Small-Scale DAB (SS-DAB) is a National Policy project to vastly increase the number of local radio stations throughout the country. It is to be expected that in your area, there will be at least one new SS-DAB station you can tune to. The FCS very much supports this goal providing that essential services are not affected.
DAB has its origins in OFDM technology. As such, alongside the excellent data capacity it provides, it produces significant amounts of spurious and OOB emissions. Normally the need to carefully filter the transmitter is taken for granted. Filtering the transmitter, while essential, can take several forms. For example, were the transmitter equipment to incorporate an on-board filter that meets the regulations, an additional filter would not be needed, sparing the operator the cost of the additional filter.
All civil radiocommunications is subject to licensing which includes limits on radio spectrum emission masks that transmitters must adhere to. In the case of DAB, the transmitter emissions are required to comply with the standard: EN 302 077. There are limits for spurious emissions and also Out-of-Band Emissions. The standard provides four sets of Out-of-Band limits described as transmission masks in the frequency domain. Currently the proposed licences will default to Case 1 (see EN 302 077, section 4.2) with work in progress to look at opportunities to significantly relax the limits, where possible, for lower power applications (by applying the Case 2 mask in the licence instead of the Case 1 mask). The FCS is concerned that because Case 2 limits are the same as Case 1 for frequency displacements at ±3MHz or more from the centre frequency, neither case provides the necessary protection.
The two emission masks described for Case 1 and 2 are very different at frequencies close to the DAB system centre frequency. But are the same at ±3MHz or more, from the centre.
Because the SS-DAB strategy is intended for more local services, it is natural that DAB deployments will result in many sites. Some of which will be close to, or even co-located with, other services, like BR. In these cases, the amount of interference to BR systems at the high end of VHF and Band III SB 1 could be significant, even to the point that those systems are unusable. This is because compliance to either of Case 1 or Case 2 spectrum masks may be insufficient.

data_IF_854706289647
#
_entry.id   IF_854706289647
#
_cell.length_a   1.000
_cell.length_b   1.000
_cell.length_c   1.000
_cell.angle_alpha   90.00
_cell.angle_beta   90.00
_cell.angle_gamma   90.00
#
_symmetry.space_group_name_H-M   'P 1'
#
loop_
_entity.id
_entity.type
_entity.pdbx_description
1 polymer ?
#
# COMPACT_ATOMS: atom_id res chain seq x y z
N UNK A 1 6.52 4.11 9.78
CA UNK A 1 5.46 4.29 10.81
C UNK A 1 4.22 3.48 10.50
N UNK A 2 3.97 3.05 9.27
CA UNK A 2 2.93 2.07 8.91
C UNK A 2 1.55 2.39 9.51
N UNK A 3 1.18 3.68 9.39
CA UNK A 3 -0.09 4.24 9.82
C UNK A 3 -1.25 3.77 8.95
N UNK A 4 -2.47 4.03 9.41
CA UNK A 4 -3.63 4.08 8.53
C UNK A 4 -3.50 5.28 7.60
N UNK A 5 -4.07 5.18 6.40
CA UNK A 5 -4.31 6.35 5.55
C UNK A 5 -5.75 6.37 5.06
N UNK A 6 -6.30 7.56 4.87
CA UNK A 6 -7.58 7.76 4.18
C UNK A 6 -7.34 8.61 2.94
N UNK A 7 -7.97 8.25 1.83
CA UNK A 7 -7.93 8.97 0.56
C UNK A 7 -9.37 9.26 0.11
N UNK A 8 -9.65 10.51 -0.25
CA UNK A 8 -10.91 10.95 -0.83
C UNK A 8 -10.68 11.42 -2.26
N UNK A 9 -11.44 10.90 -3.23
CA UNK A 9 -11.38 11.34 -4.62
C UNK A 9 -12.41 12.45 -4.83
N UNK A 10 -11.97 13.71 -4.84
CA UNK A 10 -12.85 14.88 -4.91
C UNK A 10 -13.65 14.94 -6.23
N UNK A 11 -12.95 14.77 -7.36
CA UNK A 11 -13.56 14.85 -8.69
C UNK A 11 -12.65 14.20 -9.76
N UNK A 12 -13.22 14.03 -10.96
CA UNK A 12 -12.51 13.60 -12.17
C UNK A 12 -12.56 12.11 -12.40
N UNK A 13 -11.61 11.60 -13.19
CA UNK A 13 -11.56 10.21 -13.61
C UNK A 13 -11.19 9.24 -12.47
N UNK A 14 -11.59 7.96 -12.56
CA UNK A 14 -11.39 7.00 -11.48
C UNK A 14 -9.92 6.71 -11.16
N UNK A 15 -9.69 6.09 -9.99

To illustrate the OOB problem, we take the (common) instance of a modest-sized site (no massive tower etc.) shared between BR and SS-DAB. The BR system has a channel with its centre frequency assumed to be at or beyond ±3MHz from the DAB system centre frequency.
An extremely simple analysis follows:
SS-DAB power output = 200W (23dBW)
Propagation loss = 0 (co-located)
Coupling Loss = 60dB (figure taken from the ETSI Site Engineering Guide)
EN 302-077 Spurious limit for 200W = 75dBc down on 23dBW (53dBm) I.e. -52dBW (-22dBm)
EN 302-077 OOB Filter Mask limit at 3MHz from the centre frequency:
Case 1 = -106dBc
Case 2 = -106dBc
Case 3 = -126dBc
Case 4 = -126dBc
As a receiver can be deemed to be capable of actual reception at -116dBm (-146dBW) – the Ofcom figure, we could expect such a receiver to start to be lifted at -124dBm (-154dBW). Thus, unless other factors apply, the receiver will be completely ‘captured’ at signals of -116dBm (-146dBW) and above.
The numbers above have that for Cases 1&2, the unwanted power into the receiver is -143dBW (-113dBm) and thus the receiver is fully ‘captured’. For Cases 3&4 the unwanted power into the receiver is -163dBW (-133dBm) and thus the receiver is not opened.
Note that in writing EN 302 077, the ETSI group understood the issue and therefore included Cases 3 & 4 in the OOB limits, both of which have 20dB of extra filtering and thus appear to remove the problem entirely for BR if used.
Continuing the example to Spurious Emissions, if a spur lands on the receive frequency, it is almost certain to interfere with the wanted signal. As there are to be many more transmitters than before, this is more likely than we have previously considered. The actual level of the unwanted signal depends, of course, on which spurious product is involved.
For information, the Spectrum Information Service appears to indicate that there are 35,978 entries for assignments between 160 and 191MHz for Technically Assigned, Area Defined and CSS Marine licence types.
Because the attenuation of the transmitted signal may, in practice, improve as the frequency difference between the SS-DAB transmitter centre frequency and the victim receiver channel increases, it may be that this issue relates to only the SS-DAB spectrum blocks that are closest to the BR systems. This is yet to be confirmed.
In consequence of these points, the FCS does not agree that the interference to critical operational radiocommunications located in the VHF and BAND III bands caused by SS-DAB licensed for use complying to either Case 1 or Case 2 Out-of-Band emission masks, can be disregarded. We believe that if the systems emit power that is close to the Case 1 and Case 2 emission masks, there is a high probability of Harmful Interference.